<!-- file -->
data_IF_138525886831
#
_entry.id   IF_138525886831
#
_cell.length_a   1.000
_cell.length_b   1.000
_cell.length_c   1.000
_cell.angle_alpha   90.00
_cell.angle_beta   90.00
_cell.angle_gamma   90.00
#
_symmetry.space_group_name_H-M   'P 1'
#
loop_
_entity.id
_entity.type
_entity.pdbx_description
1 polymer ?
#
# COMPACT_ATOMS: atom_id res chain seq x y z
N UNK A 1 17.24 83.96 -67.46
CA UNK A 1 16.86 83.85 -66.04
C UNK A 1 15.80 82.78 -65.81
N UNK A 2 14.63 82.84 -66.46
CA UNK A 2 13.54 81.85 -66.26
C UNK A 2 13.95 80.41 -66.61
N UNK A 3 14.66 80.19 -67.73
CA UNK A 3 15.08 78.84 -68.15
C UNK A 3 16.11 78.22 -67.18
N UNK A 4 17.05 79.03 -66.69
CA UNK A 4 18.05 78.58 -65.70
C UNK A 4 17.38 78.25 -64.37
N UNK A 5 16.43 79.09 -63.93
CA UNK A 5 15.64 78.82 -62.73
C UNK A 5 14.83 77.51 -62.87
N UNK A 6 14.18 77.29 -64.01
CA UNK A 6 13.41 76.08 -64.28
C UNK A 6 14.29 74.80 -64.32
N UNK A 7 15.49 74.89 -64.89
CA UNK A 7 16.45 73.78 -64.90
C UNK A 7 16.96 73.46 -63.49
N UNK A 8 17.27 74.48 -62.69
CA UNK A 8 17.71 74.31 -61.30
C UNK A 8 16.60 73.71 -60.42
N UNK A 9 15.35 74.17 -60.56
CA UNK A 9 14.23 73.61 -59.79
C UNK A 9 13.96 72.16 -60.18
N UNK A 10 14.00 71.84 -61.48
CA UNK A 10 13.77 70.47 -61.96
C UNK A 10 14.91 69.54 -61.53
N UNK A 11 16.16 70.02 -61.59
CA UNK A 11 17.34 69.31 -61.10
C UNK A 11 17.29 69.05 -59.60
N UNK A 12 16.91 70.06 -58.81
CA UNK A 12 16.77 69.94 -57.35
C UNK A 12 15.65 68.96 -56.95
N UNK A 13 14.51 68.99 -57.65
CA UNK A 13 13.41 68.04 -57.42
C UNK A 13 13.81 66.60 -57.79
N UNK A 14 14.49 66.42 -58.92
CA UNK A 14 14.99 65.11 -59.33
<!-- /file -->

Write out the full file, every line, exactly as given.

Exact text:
data_IF_138525886831
#
_entry.id   IF_138525886831
#
_cell.length_a   1.000
_cell.length_b   1.000
_cell.length_c   1.000
_cell.angle_alpha   90.00
_cell.angle_beta   90.00
_cell.angle_gamma   90.00
#
_symmetry.space_group_name_H-M   'P 1'
#
loop_
_entity.id
_entity.type
_entity.pdbx_description
1 polymer ?
#
# COMPACT_ATOMS: atom_id res chain seq x y z
N UNK A 1 17.24 83.96 -67.46
CA UNK A 1 16.86 83.85 -66.04
C UNK A 1 15.80 82.78 -65.81
N UNK A 2 14.63 82.84 -66.46
CA UNK A 2 13.54 81.85 -66.26
C UNK A 2 13.95 80.41 -66.61
N UNK A 3 14.66 80.19 -67.73
CA UNK A 3 15.08 78.84 -68.15
C UNK A 3 16.11 78.22 -67.18
N UNK A 4 17.05 79.03 -66.69
CA UNK A 4 18.05 78.58 -65.70
C UNK A 4 17.38 78.25 -64.37
N UNK A 5 16.43 79.09 -63.93
CA UNK A 5 15.64 78.82 -62.73
C UNK A 5 14.83 77.51 -62.87
N UNK A 6 14.18 77.29 -64.01
CA UNK A 6 13.41 76.08 -64.28
C UNK A 6 14.29 74.80 -64.32
N UNK A 7 15.49 74.89 -64.89
CA UNK A 7 16.45 73.78 -64.90
C UNK A 7 16.96 73.46 -63.49
N UNK A 8 17.27 74.48 -62.69
CA UNK A 8 17.71 74.31 -61.30
C UNK A 8 16.60 73.71 -60.42
N UNK A 9 15.35 74.17 -60.56
CA UNK A 9 14.23 73.61 -59.79
C UNK A 9 13.96 72.16 -60.18
N UNK A 10 14.00 71.84 -61.48
CA UNK A 10 13.77 70.47 -61.96
C UNK A 10 14.91 69.54 -61.53
N UNK A 11 16.16 70.02 -61.59
CA UNK A 11 17.34 69.31 -61.10
C UNK A 11 17.29 69.05 -59.60
N UNK A 12 16.91 70.06 -58.81
CA UNK A 12 16.77 69.94 -57.35
C UNK A 12 15.65 68.96 -56.95
N UNK A 13 14.51 68.99 -57.65
CA UNK A 13 13.41 68.04 -57.42
C UNK A 13 13.81 66.60 -57.79
N UNK A 14 14.49 66.42 -58.92
CA UNK A 14 14.99 65.11 -59.33